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My opinion is that a lot of ASL's are badly designed and my gut reaction is that they create as many dangerous situations as they fix - some well designed ASL's do work and my impression is that these are ones where the entry lane is wide and not always to the left and approaching vehicle speeds are relatively low - narrow feeder cycle lanes are only formalising riding that shouldn't be encouraged - some cyclists seem to insist on the right to filter in queues irrespective of the danger - of course that ignores the real issue which is reducing vehicle volumes and speed - less vehicles = less issues at junctions - lower speed limits in built up areas = less conflict at junctions - trying to deal with continued increases in vehicle volumes, maintaining vehicle flow aka speed and dealing with increased cyclist numbers without changing vehicle use patterns is a no win

My anecdotal experiences with a couple of junctions that have had early green lights recently added for cyclists is that they reinforce bad driver behaviour - after the cycle green light has finished drivers seem to believe that it is "their turn, at their speed" and that cyclists still crossing or wanting to cross with the traffic flow no longer have normal traffic rights

posted by antigee [100 posts]
16th December 2013 - 2:27

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I have always assumed that they are aimed at reducing the number of cyclist by putting them in front of a mass of impatient traffic. Unless cycles have a different set of lights even more mods won't help.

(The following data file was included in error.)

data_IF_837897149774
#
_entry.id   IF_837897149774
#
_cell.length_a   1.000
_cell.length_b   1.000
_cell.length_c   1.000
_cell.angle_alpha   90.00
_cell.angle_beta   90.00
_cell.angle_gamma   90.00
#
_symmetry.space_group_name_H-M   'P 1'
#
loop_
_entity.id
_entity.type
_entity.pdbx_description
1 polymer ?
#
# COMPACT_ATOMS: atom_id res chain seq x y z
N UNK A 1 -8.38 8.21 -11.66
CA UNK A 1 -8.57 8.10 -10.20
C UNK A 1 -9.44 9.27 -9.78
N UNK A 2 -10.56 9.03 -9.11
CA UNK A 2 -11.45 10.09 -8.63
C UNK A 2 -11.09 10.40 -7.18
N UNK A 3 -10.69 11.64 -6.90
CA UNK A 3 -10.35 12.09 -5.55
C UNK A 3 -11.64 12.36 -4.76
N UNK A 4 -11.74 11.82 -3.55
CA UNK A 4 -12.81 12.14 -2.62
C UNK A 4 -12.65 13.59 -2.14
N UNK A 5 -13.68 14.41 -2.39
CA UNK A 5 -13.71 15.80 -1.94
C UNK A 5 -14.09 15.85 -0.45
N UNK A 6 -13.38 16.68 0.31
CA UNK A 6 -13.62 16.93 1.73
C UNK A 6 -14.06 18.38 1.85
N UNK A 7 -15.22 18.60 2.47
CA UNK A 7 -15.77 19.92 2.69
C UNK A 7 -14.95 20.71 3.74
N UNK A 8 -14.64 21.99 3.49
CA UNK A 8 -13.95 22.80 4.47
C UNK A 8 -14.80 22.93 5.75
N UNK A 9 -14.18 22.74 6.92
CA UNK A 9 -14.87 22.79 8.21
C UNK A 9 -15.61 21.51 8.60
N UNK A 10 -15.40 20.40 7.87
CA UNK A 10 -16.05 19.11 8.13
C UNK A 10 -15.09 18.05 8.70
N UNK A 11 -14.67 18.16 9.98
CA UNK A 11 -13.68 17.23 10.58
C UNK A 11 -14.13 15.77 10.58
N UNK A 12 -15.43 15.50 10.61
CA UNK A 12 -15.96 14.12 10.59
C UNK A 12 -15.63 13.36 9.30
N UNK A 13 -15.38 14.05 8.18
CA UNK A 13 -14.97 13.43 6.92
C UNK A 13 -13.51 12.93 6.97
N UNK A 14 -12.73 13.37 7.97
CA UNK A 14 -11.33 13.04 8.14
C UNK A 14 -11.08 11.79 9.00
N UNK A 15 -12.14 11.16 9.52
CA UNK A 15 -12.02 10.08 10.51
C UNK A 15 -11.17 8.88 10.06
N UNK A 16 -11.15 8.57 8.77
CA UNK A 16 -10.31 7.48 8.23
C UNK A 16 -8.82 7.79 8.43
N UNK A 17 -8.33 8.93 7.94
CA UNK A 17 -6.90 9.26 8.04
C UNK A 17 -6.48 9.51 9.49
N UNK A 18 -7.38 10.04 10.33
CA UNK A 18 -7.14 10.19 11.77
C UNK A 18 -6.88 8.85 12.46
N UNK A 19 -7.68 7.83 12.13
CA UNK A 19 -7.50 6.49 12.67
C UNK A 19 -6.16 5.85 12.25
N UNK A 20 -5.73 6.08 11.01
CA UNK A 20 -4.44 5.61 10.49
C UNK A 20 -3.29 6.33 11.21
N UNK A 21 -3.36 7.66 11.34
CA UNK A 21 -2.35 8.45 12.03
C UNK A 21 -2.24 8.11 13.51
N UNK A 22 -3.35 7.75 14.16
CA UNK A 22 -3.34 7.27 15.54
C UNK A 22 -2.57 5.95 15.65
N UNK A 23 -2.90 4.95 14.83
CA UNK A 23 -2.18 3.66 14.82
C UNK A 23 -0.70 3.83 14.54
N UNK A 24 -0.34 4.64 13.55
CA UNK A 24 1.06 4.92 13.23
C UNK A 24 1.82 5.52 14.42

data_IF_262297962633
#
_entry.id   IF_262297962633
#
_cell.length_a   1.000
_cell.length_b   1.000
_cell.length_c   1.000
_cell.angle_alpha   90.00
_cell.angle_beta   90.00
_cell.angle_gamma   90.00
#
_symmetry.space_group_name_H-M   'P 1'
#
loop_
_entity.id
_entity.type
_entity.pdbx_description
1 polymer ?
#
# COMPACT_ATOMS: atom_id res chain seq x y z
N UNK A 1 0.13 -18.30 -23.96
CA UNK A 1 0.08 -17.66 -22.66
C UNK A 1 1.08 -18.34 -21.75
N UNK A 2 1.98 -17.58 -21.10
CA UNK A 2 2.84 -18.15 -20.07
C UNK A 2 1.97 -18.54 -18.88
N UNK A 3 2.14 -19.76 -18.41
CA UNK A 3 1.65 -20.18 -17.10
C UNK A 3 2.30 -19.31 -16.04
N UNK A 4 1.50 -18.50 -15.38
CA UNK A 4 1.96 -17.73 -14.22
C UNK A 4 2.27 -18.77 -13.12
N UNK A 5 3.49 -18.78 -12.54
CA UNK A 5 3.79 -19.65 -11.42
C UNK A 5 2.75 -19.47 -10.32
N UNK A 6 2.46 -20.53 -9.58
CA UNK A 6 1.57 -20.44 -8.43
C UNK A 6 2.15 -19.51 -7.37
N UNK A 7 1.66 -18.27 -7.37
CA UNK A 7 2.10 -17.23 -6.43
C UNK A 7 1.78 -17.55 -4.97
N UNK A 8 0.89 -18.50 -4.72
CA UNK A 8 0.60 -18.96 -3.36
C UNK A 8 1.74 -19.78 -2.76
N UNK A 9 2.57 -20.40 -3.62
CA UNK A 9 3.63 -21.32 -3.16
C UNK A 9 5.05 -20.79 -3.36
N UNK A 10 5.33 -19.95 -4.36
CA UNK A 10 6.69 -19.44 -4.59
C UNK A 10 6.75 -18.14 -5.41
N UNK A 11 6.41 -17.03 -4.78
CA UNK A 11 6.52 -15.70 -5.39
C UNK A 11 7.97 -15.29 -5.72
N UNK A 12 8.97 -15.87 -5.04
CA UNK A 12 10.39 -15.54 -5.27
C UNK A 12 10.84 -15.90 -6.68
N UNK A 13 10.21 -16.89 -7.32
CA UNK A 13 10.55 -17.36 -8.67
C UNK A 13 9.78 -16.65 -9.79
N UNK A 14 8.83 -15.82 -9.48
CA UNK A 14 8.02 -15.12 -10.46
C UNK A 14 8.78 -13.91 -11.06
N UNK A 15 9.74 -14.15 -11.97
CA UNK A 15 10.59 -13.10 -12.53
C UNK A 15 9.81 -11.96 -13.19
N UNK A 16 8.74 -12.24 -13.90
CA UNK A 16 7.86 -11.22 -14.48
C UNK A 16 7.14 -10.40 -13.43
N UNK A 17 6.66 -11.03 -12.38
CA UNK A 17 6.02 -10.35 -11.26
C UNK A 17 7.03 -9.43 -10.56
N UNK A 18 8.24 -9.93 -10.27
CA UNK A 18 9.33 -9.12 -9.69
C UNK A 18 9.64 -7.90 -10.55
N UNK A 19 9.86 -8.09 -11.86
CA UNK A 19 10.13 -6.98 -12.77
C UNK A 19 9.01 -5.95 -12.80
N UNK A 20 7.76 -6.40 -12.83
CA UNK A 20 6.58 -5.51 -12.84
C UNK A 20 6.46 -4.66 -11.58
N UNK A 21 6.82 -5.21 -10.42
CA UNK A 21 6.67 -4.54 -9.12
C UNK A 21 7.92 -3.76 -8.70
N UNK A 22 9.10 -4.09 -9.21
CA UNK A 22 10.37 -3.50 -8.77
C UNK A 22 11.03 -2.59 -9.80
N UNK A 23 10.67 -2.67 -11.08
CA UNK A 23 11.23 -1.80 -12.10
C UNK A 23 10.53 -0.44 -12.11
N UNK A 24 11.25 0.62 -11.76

I cannot believe that anyone will filter, cycle lanes excepted up the left of vehicles.
Asking to be killed. Why not wait?

posted by mattsccm [216 posts]
16th December 2013 - 8:22

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Adding a 10 seconds cycles only phase would add 10seconds to the cycle, not 40. Simultaneous greens from all directions works:look at the Netherlands!

posted by a.jumper [652 posts]
16th December 2013 - 9:48

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Turns out ASLs are good for pedestrian safety too. There are stats online, on wikipedia ASL page iirc.

posted by vbvb [164 posts]
16th December 2013 - 10:59

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The ones I have seen don't give much time. You need to be across the junction to not be venerable. ASL's don't half wind up a lot of car drivers and they race to get past.
I pass one daily. Its has some stupid little lane up the LHS which encourages people to filter rather than wit and then they go straight on, ignoring the left turning cars.
It struck me that these cycle lanes should take a more gradual corner with a sodding great big post between the bike lane and the car lane. A nice right angle for cars etc would slow their turn whereas a more gentle curve would allow cycles to turn faster and easier.
Would solve rights I know but one step at a time.

posted by mattsccm [216 posts]
16th December 2013 - 14:27